Duma Balking at Production Sharing

Conservative deputies in the State Duma made it clear Tuesday they will continue to oppose proposed changes to Russia's production-sharing legislation when they are voted on in mid-February.

The package of amendments includes changes to the production-sharing law and tax legislation along with a scaled-down list of oil, gas and metals deposits to which the law would apply.

One of the main opponents of the bill, deputy head of the auditing chamber Yury Boldyrev, proposed rejecting the bill on grounds that it had not passed economic scrutiny last year and that the list of deposit sites had not been scaled down enough.

The number of sites on the list is unchanged from the previous draft, rejected last year, at 127. But in the new draft, the sites are split into two groups, one of which outlines 49 priority projects that could be started this year, with remaining sites pending approval.

"We don't want more controversy like with the loans-for-shares auctions," he said, referring to a series of privatization auctions in 1995.

Alexei Mikhailov, head of the Duma's natural resources committee and a member of the liberal Yabloko faction that initially introduced the bill, said amendments were unlikely to get past the conservative majority in the Duma.

"I do not expect a positive result," he said. "The Communist faction and the rest of the opposition will come out very strongly against the list again."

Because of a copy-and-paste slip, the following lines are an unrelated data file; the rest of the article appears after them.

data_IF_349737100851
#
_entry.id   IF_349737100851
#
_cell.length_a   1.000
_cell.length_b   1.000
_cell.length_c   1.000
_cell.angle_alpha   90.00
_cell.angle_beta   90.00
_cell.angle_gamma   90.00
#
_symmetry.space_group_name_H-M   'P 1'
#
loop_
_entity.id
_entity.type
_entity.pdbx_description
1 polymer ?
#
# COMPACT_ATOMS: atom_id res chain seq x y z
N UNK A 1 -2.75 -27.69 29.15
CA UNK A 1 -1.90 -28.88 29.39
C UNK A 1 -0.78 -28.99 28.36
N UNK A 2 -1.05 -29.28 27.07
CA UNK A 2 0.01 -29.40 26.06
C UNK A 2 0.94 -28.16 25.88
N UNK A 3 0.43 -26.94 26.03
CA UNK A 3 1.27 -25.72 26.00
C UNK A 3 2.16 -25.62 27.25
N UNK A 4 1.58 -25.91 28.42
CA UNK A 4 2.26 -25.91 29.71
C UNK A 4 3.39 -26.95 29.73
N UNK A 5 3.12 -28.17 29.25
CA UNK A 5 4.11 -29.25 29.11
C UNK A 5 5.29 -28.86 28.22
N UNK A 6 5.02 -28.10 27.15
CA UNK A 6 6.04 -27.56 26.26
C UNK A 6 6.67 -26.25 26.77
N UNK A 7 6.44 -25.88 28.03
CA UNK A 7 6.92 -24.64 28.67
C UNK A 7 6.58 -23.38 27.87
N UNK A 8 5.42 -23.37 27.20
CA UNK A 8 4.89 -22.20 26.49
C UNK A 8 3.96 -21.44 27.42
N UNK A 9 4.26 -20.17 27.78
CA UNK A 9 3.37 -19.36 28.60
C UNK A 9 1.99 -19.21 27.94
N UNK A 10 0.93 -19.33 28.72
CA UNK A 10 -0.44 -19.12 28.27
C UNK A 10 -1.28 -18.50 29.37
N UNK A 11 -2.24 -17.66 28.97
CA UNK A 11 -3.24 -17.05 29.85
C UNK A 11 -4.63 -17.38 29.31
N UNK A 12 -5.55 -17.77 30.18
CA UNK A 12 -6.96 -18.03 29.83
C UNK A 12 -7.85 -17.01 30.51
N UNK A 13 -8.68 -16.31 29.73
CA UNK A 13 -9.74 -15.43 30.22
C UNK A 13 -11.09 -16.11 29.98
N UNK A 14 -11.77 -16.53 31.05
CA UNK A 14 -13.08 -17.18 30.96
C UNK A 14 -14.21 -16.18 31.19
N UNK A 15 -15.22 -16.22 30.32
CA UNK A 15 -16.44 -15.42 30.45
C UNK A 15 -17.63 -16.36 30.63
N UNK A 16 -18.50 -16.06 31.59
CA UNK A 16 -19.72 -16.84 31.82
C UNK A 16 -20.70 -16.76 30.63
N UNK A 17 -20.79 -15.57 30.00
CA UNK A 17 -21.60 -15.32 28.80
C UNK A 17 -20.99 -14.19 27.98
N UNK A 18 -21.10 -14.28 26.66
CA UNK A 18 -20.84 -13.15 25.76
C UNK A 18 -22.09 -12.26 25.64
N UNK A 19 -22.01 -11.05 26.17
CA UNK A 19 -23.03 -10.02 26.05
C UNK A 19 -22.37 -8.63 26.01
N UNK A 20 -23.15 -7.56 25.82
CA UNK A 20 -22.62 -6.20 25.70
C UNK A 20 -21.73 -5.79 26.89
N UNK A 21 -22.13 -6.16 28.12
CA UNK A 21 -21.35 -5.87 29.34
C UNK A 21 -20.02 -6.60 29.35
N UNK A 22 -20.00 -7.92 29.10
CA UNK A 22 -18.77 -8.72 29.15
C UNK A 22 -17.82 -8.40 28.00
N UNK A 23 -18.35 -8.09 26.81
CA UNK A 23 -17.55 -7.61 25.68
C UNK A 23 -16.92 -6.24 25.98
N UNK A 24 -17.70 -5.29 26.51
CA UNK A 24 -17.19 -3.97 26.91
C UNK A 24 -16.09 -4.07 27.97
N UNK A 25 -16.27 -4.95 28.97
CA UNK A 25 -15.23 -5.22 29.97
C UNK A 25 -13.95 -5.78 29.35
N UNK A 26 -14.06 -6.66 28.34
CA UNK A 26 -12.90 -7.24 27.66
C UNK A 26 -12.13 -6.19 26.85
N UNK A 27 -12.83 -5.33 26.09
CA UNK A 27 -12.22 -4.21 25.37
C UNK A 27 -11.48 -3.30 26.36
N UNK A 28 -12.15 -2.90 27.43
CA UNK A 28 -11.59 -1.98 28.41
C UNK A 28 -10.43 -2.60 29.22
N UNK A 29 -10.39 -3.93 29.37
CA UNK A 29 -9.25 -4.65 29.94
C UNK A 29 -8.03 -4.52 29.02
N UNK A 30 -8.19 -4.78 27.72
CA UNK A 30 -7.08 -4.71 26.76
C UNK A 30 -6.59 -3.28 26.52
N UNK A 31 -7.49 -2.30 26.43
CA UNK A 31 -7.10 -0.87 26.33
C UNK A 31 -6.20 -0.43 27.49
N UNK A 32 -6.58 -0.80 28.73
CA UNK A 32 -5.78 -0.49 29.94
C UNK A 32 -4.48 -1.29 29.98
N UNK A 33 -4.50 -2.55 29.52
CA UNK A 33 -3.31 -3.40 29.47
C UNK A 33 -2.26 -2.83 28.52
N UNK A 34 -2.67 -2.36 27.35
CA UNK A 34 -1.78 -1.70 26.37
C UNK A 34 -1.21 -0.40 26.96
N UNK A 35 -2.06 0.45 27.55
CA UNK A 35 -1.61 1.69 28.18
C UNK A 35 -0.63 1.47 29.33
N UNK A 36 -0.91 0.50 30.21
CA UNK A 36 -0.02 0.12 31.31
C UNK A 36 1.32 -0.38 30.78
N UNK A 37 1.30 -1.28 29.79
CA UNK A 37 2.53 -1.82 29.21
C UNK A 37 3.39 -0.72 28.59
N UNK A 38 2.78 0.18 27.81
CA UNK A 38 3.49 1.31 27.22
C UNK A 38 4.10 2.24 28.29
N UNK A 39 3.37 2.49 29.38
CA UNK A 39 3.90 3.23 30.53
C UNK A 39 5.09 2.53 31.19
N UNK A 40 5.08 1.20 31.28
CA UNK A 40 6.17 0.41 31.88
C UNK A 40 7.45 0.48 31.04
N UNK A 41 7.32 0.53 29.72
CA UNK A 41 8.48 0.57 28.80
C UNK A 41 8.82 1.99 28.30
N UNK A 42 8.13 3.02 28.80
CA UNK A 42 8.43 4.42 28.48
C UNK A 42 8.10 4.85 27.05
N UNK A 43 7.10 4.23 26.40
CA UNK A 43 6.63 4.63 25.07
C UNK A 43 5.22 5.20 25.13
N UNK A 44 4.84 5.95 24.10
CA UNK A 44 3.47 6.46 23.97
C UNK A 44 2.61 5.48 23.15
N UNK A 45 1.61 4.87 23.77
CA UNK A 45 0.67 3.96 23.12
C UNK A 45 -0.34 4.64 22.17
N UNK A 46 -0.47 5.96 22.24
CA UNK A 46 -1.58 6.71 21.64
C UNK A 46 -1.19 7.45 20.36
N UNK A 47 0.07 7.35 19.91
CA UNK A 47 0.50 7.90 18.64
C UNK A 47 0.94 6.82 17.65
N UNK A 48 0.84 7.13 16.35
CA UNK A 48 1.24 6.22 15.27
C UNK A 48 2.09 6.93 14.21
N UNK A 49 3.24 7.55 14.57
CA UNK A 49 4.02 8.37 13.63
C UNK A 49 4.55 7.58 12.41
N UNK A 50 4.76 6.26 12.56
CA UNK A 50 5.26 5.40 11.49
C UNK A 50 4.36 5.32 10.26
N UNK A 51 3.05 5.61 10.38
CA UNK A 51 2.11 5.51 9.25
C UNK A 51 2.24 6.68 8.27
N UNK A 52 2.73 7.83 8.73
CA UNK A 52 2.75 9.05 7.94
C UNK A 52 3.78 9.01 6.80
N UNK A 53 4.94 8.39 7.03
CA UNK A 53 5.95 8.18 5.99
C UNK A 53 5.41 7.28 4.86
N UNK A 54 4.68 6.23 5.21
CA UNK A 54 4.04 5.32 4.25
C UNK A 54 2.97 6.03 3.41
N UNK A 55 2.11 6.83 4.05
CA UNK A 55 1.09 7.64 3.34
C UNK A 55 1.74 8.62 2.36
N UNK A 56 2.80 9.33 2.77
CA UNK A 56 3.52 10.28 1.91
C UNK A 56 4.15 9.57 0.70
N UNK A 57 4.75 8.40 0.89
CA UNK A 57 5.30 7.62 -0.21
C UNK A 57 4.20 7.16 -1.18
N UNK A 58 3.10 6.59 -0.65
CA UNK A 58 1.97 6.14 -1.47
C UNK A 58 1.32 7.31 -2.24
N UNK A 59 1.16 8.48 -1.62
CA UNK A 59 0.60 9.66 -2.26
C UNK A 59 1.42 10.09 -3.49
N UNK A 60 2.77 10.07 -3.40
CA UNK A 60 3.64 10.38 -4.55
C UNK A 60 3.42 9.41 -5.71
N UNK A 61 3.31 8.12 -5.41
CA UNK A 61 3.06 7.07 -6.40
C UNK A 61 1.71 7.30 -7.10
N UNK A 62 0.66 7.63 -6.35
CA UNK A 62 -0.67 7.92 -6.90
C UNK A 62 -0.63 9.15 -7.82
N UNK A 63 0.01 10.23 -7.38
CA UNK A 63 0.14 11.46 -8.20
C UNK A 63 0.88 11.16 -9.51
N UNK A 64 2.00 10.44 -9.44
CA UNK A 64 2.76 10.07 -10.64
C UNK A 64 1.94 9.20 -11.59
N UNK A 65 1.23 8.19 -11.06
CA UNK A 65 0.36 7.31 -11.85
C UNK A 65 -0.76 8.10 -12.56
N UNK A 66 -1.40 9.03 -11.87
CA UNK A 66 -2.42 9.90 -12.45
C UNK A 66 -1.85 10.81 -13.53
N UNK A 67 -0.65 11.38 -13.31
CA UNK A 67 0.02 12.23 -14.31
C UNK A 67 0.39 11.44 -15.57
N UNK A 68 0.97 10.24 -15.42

Russia's current production-sharing arrangement, signed into law in December 1995 after undergoing significant revisions by conservative legislators, is contingent upon the parliament adopting a list of locations, to which the law can be applied.

Viktor Orlov, minister of natural resources, appealed to the opposition's nationalistic sympathies, urging deputies to support the bills in order to boost "energy production to a level that guarantees national security."

The overall worth of the deposits listed is estimated at about $200 billion, and massive foreign investments and technology are vital for their exploration, Orlov said.

"It is clear that such funds simply do not exist in Russia," he said.

At the moment, Russia has signed production-sharing agreements with Western investors on the development of Sakhalin-1 and Sakhalin-2 oil projects in the Far East and the Kharyagino oil field in the Far North.

"I can reassure you that despite the popular opinion by some ill-informed opponents, we're not talking here about selling off Russia. On the contrary, we see a rebirth of the Far East," Igor Farkhutdinov, governor of Sakhalin, told the deputies.

While the Agrarian faction indicated it could still support the bill if the list of sites is further reduced, the powerful Communist faction made it clear there would be no concessions.